Building new lives in Kazakhstan
Part of Shell’s work with local communities who are impacted by our operations sometimes includes resettlement. Shell is currently working with the regional government in northwest Kazakhstan to support the safe relocation of people from the villages of Berezovka and Bestau.
Gulsym Nazarova, a teacher, is excited about the prospect of decorating her brand-new home in Araltal, northwestern Kazakhstan. “Twenty years ago, I couldn’t even imagine having my own house,” she says, imagining the curtains and lights she will install when she finally settles in.
Nazarova is among 464 families who are being resettled from the villages of Berezovka and Bestau in northwest Kazakhstan after the government’s decision to expand a safety perimeter around the nearby Karachaganak oil and gas field.
As a partner in the Karachaganak Petroleum Operating BV consortium (KPO), Shell is part of the group helping villagers like Nazarova to resettle.
When resettlement is unavoidable, Shell works closely with local communities to help them relocate with a view to maintaining or improving their standard of living in line with international best practice. Shell’s resettlement work is a crucial part of its core commitment of working without causing harm to people or the environment.
The resettlement in Kazakhstan is being led by the regional government and funded by KPO. In late 2015 the first 82 households were successfully resettled. Now the remaining 373 households are moving from Berezovka, which has been in slow decline since the break-up of the Soviet Union.
“Some of the closer villages in the original safety perimeter relocated years ago, but with the expansion of this perimeter more villages were affected,” says Martin Rhodes, KPO’s Plant manager.
KPO’s operators, including Shell, recognise the economic value of the site to the wider region. The field contains 1.2 billion tons of oil and gas condensate and more than 1.35 trillion cubic metres of gas, making it one of the largest oil and gas deposits in the world.
Every contractor related to KPO’s operations must meet the consortium’s high health, safety and environmental standards with KPO providing training support to contractors.
Svetlana Geimur (left) and Gulsym Nazarova (right) are two of the villagers being resettled to Araltal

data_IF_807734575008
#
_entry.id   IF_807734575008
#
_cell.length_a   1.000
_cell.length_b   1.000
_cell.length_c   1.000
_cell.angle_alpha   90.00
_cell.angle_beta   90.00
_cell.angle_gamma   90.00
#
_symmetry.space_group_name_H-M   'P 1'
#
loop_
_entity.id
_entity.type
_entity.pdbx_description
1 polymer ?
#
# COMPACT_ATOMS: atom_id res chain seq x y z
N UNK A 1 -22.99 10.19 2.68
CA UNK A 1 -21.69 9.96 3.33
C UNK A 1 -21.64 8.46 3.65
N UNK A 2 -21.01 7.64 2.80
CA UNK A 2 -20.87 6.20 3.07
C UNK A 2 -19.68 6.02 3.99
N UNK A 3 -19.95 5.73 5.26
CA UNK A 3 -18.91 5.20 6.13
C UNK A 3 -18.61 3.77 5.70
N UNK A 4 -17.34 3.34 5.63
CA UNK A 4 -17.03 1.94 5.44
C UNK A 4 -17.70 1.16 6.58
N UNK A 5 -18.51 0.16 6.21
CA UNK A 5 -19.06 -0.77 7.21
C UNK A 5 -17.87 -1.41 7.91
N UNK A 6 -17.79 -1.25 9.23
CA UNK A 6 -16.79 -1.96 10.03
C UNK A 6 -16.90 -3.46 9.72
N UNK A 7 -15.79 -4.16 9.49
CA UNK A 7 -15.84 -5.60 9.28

As part of this resettlement process the Karachaganak Petroleum Operating BV consortium has funded the construction of new houses in Araltal
Svetlana Geimur will be moving from this house in Berezovka…
… to a new home in Araltal. “We are resettling together with others from our village and many people from there will be next to us as neighbours,” she says
The resettlement process has also included the construction of a new kindergarten that can accommodate up to 320 children
For Martin Rhodes, KPO’s plant manager, the safety of the local residents is paramount
A new life
Nazarova says she already feels the benefits of the time she has spent in Araltal.
Located just 5km from the town of Aksai in northwestern Kazakhstan, Araltal has good access to shops, hospitals and employment opportunities but still retains a village feel, with garden plots for each house.
As part of its commitment to the resettlement process, KPO and partners have also funded the construction of a new school and kindergarten, where half the places will be available to residents of the relocation.
Each family was provided with a moving allowance of $1000 per household in addition to $200 per person. Residents were also compensated for any property that could not be moved in the resettlement.
KPO and partners will continue to consult with the affected residents and local authorities to ensure people thrive in their new home.
Every move has its challenges. For Nazarova, who will upgrade from her former two-room apartment to a house, being located further away from her mother’s grave is difficult.
Svetlana Geimur, 43, is also moving from Berezovka. Despite feeling nervous about the big change in her life, she is pleased that the residents have been kept informed with regular consultations.
“We are comfortable with this. We are resettling together with others from our village and many people from there will be next to us as neighbours.”
Geimur has now planted trees around her new house in Araltal. “My hope for the future is that everything will be better and we will get new opportunities.”